The latest Bruce Springsteen film chronicling the Letter To You recording sessions will be released on Friday, October 23rd to coincide with the new album's release. The movie, which is once again directed by Springsteen's long-time collaborator Thom Zimny, was produced by manager Jon Landau and Zimny, co-produced by co-manager Barbara Carr, with Springsteen serving as executive producer.
An announcement was posted on Springsteen's official website, reading:
Bruce Springsteen fans around the world will get a behind-the-scenes look at the iconic artist’s creative process in the documentary feature film, Bruce Springsteen’s Letter To You, from Apple Original Films, premiering exclusively on Apple TV+, Friday, October 23. The feature-length verite documentary arrives the same day as Springsteen's new album Letter To You, and features full performances from The E Street Band, in-studio footage, never-before-seen archival material and a deeper look into Letter To You from Springsteen himself.
Bruce Springsteen’s Letter to You captures Springsteen recording Letter To You live with the full E Street Band, and includes final take performances of ten originals from the new record. Written by Springsteen and directed by his frequent collaborator Thom Zimny.
IN OTHER SPRINGSTEEN NEWS
Out today (October 6th) is the new book, Bruce Springsteen: All The Songs: The Story Behind Every Track. The tome was written by co-authors Philippe Margotin and Jean-Michel Guesdon, who are best known for their previous All The Songs books on the Beatles, the Rolling Stones, Pink Floyd, and Led Zeppelin.
Backstreets.com, the leading Springsteen fan website posted about the book, which spans nearly 50 years worth of albums, EP's, B-sides, archival releases, soundtrack songs, and more: “We must immediately note that there are holes here: yes to The Promise but no to The River outtakes from The Ties That Bind; yes to Tracks (and 18 Tracks) but no to The Essential Bruce Springsteen's Disc 3. That said, this enormous book remains a massive undertaking and a massive physical object, covering Springsteen releases up through Chapter And Verse and Western Stars (and including 'Rhinestone Cowboy') over its 672 pages.”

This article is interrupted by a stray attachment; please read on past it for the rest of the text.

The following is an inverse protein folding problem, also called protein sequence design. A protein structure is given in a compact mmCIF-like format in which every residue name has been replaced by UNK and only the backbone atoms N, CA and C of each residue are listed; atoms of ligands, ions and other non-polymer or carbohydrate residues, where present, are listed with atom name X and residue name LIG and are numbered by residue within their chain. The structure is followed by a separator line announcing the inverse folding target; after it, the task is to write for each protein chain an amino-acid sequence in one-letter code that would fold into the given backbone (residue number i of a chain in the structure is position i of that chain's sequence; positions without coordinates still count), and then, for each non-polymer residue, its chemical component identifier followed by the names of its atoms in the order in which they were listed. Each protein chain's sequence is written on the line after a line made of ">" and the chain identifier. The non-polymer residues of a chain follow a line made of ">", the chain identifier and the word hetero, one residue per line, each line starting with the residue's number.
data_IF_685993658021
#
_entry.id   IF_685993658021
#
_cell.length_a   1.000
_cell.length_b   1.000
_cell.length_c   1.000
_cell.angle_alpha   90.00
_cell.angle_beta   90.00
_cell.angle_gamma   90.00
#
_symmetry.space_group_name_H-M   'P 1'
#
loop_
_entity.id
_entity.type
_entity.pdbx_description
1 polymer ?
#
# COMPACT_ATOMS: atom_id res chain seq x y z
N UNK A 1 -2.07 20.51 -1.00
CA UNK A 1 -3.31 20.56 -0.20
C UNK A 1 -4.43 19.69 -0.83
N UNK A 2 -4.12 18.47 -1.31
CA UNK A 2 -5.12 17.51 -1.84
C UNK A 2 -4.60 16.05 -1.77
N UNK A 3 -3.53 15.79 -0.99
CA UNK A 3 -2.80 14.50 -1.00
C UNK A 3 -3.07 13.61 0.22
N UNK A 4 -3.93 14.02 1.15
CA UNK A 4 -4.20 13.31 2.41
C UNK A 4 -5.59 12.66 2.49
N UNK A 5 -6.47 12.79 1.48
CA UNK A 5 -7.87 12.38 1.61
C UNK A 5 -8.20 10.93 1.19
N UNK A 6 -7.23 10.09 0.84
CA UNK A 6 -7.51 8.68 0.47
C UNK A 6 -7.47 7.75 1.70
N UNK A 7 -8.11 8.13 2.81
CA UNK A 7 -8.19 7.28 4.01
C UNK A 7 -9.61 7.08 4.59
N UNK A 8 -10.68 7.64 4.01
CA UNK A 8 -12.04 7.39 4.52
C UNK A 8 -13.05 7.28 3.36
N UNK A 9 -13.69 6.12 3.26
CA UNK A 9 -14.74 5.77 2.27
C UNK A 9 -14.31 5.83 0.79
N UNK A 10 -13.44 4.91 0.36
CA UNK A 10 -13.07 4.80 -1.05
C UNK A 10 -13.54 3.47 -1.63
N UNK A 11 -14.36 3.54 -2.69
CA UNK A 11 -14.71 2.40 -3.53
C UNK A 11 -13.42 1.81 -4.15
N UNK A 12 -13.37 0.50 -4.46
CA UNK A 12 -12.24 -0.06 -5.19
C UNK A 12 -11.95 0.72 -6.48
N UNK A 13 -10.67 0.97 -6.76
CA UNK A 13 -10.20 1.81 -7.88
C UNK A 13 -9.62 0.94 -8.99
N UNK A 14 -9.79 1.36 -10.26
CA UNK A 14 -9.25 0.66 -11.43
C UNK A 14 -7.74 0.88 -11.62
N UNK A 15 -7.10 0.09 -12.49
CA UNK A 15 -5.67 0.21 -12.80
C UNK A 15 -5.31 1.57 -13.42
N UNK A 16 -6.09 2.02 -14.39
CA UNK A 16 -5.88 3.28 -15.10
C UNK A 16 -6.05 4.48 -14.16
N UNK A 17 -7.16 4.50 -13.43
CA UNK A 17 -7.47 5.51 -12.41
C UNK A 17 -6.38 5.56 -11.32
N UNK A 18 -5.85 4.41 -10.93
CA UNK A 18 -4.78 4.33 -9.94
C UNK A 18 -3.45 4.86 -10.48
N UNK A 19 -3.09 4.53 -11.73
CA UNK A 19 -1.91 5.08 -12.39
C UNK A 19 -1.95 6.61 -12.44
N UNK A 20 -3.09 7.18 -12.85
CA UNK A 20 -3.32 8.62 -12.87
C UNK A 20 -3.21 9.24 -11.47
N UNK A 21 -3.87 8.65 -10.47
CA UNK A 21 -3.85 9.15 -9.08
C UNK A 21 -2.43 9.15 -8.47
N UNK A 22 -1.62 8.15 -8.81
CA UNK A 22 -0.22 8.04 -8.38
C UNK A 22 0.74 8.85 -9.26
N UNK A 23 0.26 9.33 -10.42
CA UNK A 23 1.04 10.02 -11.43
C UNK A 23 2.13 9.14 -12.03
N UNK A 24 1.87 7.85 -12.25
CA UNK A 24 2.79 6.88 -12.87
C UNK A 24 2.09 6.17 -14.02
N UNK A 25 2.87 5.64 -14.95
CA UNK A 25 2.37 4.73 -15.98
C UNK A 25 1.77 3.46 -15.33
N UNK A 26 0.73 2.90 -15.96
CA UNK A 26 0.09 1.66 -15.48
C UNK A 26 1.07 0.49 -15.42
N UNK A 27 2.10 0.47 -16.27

Bruce Springsteen explained that with the release of Darkness On The Edge Of Town in 1978, he felt the need to downsize his music to better serve his art as well as regain a hold of where he came from both socially and creatively: “Most of the material on Darkness is confrontational. It's about somebody that, he turns the car around. He heads back to town, for better or for worse. It was something that I felt I did because I just had to do (it) and that was where I felt that. . . There were so many people who had lost that part of themselves. Great musicians, great artists, great singers — a long line of them — and when they did, if they didn't die physically — which many of them did — they died essentially, or they died somewhere inside.”
Only months after finishing his and the E Street Band's 1980/'81 world tour behind The River, Bruce Springsteen wrote and recorded the 1982 Nebraska album, which touched upon the souls — like himself — whom life had either passed by or had cast out of society: “That was kinda rock bottom (laughs), y'know? It was, that was a record, I guess, where I came home from tour, I sat down and in about two months I wrote the whole thing, y'know? What happens when, y'know, all those things just break down? What happens when you're friends fail you — when you fail your friends, and you are alone? That's kinda where Born In The U.S.A. started to come from.” SOUND